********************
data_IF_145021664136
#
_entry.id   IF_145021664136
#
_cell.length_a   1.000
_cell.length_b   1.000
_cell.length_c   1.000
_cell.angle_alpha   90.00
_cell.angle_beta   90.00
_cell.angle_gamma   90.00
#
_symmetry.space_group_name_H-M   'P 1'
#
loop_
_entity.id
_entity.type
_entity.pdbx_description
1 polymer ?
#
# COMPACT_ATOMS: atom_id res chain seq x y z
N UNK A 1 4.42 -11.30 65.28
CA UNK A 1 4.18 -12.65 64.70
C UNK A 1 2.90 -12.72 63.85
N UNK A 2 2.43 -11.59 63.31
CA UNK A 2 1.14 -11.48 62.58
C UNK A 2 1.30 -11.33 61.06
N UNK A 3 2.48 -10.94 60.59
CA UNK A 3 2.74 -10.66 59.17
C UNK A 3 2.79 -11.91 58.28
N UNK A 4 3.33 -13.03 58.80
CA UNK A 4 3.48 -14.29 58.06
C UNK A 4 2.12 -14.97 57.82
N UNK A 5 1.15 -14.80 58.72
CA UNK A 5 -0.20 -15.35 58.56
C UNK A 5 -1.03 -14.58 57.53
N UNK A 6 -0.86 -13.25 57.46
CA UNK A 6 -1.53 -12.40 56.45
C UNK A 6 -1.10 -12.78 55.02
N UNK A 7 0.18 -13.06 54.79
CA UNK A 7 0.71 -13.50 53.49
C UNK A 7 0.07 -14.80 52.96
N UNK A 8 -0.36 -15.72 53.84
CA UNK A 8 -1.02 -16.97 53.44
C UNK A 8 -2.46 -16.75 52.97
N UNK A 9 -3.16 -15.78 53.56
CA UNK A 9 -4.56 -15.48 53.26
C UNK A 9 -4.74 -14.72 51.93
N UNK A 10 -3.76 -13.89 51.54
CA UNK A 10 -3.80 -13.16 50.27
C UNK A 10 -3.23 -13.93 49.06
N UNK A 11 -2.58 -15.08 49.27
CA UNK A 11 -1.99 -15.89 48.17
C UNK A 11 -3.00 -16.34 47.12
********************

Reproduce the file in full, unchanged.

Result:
data_IF_145021664136
#
_entry.id   IF_145021664136
#
_cell.length_a   1.000
_cell.length_b   1.000
_cell.length_c   1.000
_cell.angle_alpha   90.00
_cell.angle_beta   90.00
_cell.angle_gamma   90.00
#
_symmetry.space_group_name_H-M   'P 1'
#
loop_
_entity.id
_entity.type
_entity.pdbx_description
1 polymer ?
#
# COMPACT_ATOMS: atom_id res chain seq x y z
N UNK A 1 4.42 -11.30 65.28
CA UNK A 1 4.18 -12.65 64.70
C UNK A 1 2.90 -12.72 63.85
N UNK A 2 2.43 -11.59 63.31
CA UNK A 2 1.14 -11.48 62.58
C UNK A 2 1.30 -11.33 61.06
N UNK A 3 2.48 -10.94 60.59
CA UNK A 3 2.74 -10.66 59.17
C UNK A 3 2.79 -11.91 58.28
N UNK A 4 3.33 -13.03 58.80
CA UNK A 4 3.48 -14.29 58.06
C UNK A 4 2.12 -14.97 57.82
N UNK A 5 1.15 -14.80 58.72
CA UNK A 5 -0.20 -15.35 58.56
C UNK A 5 -1.03 -14.58 57.53
N UNK A 6 -0.86 -13.25 57.46
CA UNK A 6 -1.53 -12.40 56.45
C UNK A 6 -1.10 -12.78 55.02
N UNK A 7 0.18 -13.06 54.79
CA UNK A 7 0.71 -13.50 53.49
C UNK A 7 0.07 -14.80 52.96
N UNK A 8 -0.36 -15.72 53.84
CA UNK A 8 -1.02 -16.97 53.44
C UNK A 8 -2.46 -16.75 52.97
N UNK A 9 -3.16 -15.78 53.56
CA UNK A 9 -4.56 -15.48 53.26
C UNK A 9 -4.74 -14.72 51.93
N UNK A 10 -3.76 -13.89 51.54
CA UNK A 10 -3.80 -13.16 50.27
C UNK A 10 -3.23 -13.93 49.06
N UNK A 11 -2.58 -15.08 49.27
CA UNK A 11 -1.99 -15.89 48.17
C UNK A 11 -3.00 -16.34 47.12